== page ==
This “brief” provided by the U.S. Justice Department’s Bureau of Justice Assistance (BJA) under BJA’s Comprehensive Opioid, Stimulant, and Substance Abuse Program (COSSAP) informs judges and court officials about screening and assessment for substance use disorders (SUDs) in individuals appearing in criminal courts, as well as how judges and court officials can help incorporate these tools into court processes.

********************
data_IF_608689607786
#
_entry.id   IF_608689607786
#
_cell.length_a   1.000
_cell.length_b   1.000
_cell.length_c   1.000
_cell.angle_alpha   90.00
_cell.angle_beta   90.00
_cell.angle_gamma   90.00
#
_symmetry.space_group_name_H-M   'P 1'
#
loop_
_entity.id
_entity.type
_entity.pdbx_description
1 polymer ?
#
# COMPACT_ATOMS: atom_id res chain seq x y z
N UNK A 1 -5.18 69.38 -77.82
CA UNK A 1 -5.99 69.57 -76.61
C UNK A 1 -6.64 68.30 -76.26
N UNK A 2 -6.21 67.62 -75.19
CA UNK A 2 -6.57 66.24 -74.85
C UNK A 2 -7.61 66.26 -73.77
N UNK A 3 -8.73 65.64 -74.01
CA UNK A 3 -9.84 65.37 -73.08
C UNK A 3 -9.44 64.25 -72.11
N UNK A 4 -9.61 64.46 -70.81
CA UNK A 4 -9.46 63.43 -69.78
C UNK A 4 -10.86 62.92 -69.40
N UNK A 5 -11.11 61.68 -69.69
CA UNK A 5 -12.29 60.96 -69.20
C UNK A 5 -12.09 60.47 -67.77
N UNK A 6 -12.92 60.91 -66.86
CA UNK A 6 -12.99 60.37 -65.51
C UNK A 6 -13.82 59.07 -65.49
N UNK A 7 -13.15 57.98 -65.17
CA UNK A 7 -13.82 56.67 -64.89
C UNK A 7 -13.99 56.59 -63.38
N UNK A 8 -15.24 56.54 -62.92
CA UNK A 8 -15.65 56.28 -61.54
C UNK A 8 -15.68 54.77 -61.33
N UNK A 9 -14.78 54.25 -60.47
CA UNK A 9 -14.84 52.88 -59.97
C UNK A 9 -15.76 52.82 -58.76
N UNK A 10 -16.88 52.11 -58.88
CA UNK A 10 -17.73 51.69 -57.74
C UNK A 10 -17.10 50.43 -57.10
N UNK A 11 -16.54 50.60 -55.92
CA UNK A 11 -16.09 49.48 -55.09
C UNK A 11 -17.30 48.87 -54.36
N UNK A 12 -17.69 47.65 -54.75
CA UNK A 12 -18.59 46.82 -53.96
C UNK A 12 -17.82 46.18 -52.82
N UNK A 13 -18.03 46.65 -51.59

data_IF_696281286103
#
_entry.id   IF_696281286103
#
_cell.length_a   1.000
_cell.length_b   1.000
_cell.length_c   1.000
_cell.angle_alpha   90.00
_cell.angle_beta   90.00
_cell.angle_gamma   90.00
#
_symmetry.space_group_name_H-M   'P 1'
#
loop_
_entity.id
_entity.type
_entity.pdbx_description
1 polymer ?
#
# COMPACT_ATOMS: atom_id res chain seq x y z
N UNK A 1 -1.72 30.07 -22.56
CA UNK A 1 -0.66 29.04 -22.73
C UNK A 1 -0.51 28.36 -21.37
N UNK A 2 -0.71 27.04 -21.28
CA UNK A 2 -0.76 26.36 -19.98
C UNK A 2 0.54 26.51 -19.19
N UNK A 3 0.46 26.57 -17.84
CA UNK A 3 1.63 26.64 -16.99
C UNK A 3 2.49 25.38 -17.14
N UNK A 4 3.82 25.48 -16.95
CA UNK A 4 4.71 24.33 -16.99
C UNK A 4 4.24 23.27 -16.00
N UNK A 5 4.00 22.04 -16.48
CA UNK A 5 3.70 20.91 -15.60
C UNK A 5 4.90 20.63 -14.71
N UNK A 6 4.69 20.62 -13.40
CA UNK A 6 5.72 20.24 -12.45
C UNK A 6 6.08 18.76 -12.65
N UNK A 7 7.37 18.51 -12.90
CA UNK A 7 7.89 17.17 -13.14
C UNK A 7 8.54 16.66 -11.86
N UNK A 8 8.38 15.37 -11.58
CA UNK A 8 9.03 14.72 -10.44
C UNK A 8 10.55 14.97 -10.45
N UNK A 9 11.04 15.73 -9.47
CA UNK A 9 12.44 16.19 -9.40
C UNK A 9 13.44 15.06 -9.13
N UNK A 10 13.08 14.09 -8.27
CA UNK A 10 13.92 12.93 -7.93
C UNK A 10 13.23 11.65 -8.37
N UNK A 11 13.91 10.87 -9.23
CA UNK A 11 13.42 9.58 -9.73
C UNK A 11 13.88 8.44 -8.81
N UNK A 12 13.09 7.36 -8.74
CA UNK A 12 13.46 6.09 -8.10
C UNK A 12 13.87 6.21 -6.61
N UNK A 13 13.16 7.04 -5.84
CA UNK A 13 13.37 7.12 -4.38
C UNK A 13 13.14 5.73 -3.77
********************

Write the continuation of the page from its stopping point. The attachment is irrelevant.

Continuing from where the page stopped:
The need for such screening is based on data that show two-thirds of individuals in local jails who are sentenced have a SUD, and three-fourths of the same population reported regular use of drugs. Evidence supports a multisystemic, cross-disciplinary approach to addressing SUDs among people involved in the criminal justice system, with early identification of SUDs, followed by linking to treatment, possibly diverting them from entering the criminal justice system and reducing their risk of adverse health outcomes. The current brief discusses how judges can promote the value of screening and assessment of persons appearing before the court by acknowledging in the courtroom the connection between a referral or order and the client’s outcome. It is important that judicial orders be sufficiently broad to enable trained clinicians to recommend the best course of clinical treatment for the individual. Judges may consider requiring written agreements with prosecutors that clarify acceptable/unacceptable use of information gleaned during screening and assessment.
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